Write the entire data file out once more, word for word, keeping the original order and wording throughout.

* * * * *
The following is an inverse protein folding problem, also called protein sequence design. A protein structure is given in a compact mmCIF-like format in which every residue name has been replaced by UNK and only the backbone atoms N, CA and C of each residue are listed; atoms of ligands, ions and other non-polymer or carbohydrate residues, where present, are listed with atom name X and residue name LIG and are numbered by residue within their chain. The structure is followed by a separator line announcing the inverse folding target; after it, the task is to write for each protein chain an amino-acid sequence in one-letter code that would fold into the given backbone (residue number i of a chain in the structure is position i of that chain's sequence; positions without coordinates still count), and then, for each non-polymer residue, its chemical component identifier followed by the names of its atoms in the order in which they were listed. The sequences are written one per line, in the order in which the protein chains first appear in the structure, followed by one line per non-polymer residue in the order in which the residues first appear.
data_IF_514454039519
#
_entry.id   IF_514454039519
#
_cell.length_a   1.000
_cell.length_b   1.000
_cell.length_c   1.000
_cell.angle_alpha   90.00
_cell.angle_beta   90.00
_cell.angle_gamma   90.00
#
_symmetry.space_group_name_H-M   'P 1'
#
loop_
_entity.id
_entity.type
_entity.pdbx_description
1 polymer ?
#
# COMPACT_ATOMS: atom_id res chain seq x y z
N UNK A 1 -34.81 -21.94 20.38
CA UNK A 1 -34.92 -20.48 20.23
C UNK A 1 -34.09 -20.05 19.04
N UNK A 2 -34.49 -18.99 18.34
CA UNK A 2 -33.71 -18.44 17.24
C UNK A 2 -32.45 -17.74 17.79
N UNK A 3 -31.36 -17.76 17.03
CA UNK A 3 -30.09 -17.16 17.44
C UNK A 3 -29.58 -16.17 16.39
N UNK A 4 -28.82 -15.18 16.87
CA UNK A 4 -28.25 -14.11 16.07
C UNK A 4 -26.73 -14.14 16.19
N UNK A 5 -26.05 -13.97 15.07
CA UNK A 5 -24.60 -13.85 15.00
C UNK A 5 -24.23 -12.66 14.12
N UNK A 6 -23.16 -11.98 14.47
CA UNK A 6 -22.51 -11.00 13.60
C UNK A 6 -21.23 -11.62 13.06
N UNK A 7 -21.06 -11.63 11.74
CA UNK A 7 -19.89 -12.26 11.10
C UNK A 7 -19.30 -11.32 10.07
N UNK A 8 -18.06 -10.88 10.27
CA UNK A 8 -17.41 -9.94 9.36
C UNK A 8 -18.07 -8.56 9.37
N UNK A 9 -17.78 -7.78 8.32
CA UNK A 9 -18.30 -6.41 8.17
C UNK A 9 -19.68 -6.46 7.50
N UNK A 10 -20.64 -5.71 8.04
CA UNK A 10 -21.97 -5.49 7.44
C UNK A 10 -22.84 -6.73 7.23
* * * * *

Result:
The following is an inverse protein folding problem, also called protein sequence design. A protein structure is given in a compact mmCIF-like format in which every residue name has been replaced by UNK and only the backbone atoms N, CA and C of each residue are listed; atoms of ligands, ions and other non-polymer or carbohydrate residues, where present, are listed with atom name X and residue name LIG and are numbered by residue within their chain. The structure is followed by a separator line announcing the inverse folding target; after it, the task is to write for each protein chain an amino-acid sequence in one-letter code that would fold into the given backbone (residue number i of a chain in the structure is position i of that chain's sequence; positions without coordinates still count), and then, for each non-polymer residue, its chemical component identifier followed by the names of its atoms in the order in which they were listed. The sequences are written one per line, in the order in which the protein chains first appear in the structure, followed by one line per non-polymer residue in the order in which the residues first appear.
data_IF_514454039519
#
_entry.id   IF_514454039519
#
_cell.length_a   1.000
_cell.length_b   1.000
_cell.length_c   1.000
_cell.angle_alpha   90.00
_cell.angle_beta   90.00
_cell.angle_gamma   90.00
#
_symmetry.space_group_name_H-M   'P 1'
#
loop_
_entity.id
_entity.type
_entity.pdbx_description
1 polymer ?
#
# COMPACT_ATOMS: atom_id res chain seq x y z
N UNK A 1 -34.81 -21.94 20.38
CA UNK A 1 -34.92 -20.48 20.23
C UNK A 1 -34.09 -20.05 19.04
N UNK A 2 -34.49 -18.99 18.34
CA UNK A 2 -33.71 -18.44 17.24
C UNK A 2 -32.45 -17.74 17.79
N UNK A 3 -31.36 -17.76 17.03
CA UNK A 3 -30.09 -17.16 17.44
C UNK A 3 -29.58 -16.17 16.39
N UNK A 4 -28.82 -15.18 16.87
CA UNK A 4 -28.25 -14.11 16.07
C UNK A 4 -26.73 -14.14 16.19
N UNK A 5 -26.05 -13.97 15.07
CA UNK A 5 -24.60 -13.85 15.00
C UNK A 5 -24.23 -12.66 14.12
N UNK A 6 -23.16 -11.98 14.47
CA UNK A 6 -22.51 -11.00 13.60
C UNK A 6 -21.23 -11.62 13.06
N UNK A 7 -21.06 -11.63 11.74
CA UNK A 7 -19.89 -12.26 11.10
C UNK A 7 -19.30 -11.32 10.07
N UNK A 8 -18.06 -10.88 10.27
CA UNK A 8 -17.41 -9.94 9.36
C UNK A 8 -18.07 -8.56 9.37
N UNK A 9 -17.78 -7.78 8.32
CA UNK A 9 -18.30 -6.41 8.17
C UNK A 9 -19.68 -6.46 7.50
N UNK A 10 -20.64 -5.71 8.04
CA UNK A 10 -21.97 -5.49 7.44
C UNK A 10 -22.84 -6.73 7.23